The higher premium stays in place for twice the number of years you could’ve had Part A, but didn’t sign up.
Medicare Part B and the Initial Enrollment Period
Most people ARE NOT automatically enrolled in Part B. It’s really, really, important to pay attention to this enrollment period.
If you don’t sign up for Part B when you are first eligible, you may have to pay a late enrollment penalty for as long as you have Part B.
Your monthly premium for Part B may go up 10% for each full 12 month period that you could’ve had Part B, but didn’t sign up for it.
Exception to the rule…
If you are still covered under group employer health insurance, you can delay enrolling in Part B. You won’t be penalized if you enroll after losing group coverage. Once group coverage ends, you have eight months to sign up for Part B without a penalty.
Medicare Part C and the Initial Enrollment Period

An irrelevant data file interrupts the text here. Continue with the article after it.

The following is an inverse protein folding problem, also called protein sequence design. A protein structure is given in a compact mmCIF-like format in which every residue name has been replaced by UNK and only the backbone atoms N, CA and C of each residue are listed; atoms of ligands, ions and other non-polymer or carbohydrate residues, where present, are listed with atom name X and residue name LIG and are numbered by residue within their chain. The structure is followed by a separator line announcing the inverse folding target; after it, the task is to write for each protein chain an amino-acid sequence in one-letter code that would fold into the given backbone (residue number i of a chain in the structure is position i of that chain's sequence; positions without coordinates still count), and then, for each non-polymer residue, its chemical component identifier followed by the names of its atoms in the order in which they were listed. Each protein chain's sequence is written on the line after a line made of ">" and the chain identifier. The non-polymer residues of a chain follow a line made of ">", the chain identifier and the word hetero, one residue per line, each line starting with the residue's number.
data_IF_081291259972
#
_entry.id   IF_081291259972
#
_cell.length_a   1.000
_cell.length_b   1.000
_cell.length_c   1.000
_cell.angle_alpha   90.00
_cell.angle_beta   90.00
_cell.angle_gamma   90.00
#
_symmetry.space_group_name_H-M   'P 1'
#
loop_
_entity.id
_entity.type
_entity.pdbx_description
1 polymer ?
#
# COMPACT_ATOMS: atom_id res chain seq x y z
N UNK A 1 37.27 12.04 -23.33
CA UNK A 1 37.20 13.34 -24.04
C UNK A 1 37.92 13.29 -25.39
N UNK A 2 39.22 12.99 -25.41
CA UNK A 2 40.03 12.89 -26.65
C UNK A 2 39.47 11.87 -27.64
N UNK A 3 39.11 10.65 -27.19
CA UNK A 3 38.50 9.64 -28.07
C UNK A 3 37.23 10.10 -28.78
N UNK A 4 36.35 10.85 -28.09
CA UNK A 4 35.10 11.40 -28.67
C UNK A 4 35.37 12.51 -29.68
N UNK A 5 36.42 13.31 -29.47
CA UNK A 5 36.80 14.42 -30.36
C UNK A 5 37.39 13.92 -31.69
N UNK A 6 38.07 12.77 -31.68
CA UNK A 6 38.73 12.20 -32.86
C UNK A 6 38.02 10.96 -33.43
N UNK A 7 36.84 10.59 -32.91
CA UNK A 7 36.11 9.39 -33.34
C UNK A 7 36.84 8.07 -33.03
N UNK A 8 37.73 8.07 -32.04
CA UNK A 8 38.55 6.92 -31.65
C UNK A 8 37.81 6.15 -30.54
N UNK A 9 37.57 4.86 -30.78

You can sign up for a Medicare Advantage Plan during your Initial Enrollment Period.
If you don’t sign up during the Initial Enrollment Period, you have to wait until the Annual Election Period (October 15 – December 7) to sign up.
Signing up during the Annual Election Period means your coverage will begin on January 1.
Medicare Part D and the Initial Enrollment Period
Likewise, you can sign up for your Part D (Prescription Medicare Drug Plan) when you first become eligible for Medicare.
If you don’t sign up during the Initial Enrollment Period, you have to wait until the Annual Election Period (October 15 – December 7) to sign up. Which in turn means your coverage will begin on January 1.
Also note, that not signing up for Part D when you are first eligible could result in a penalty.You will receive financial penalties if you have gone for more than 63 days without other drug coverage. And, if you had drug coverage, it must be considered as good as Part D.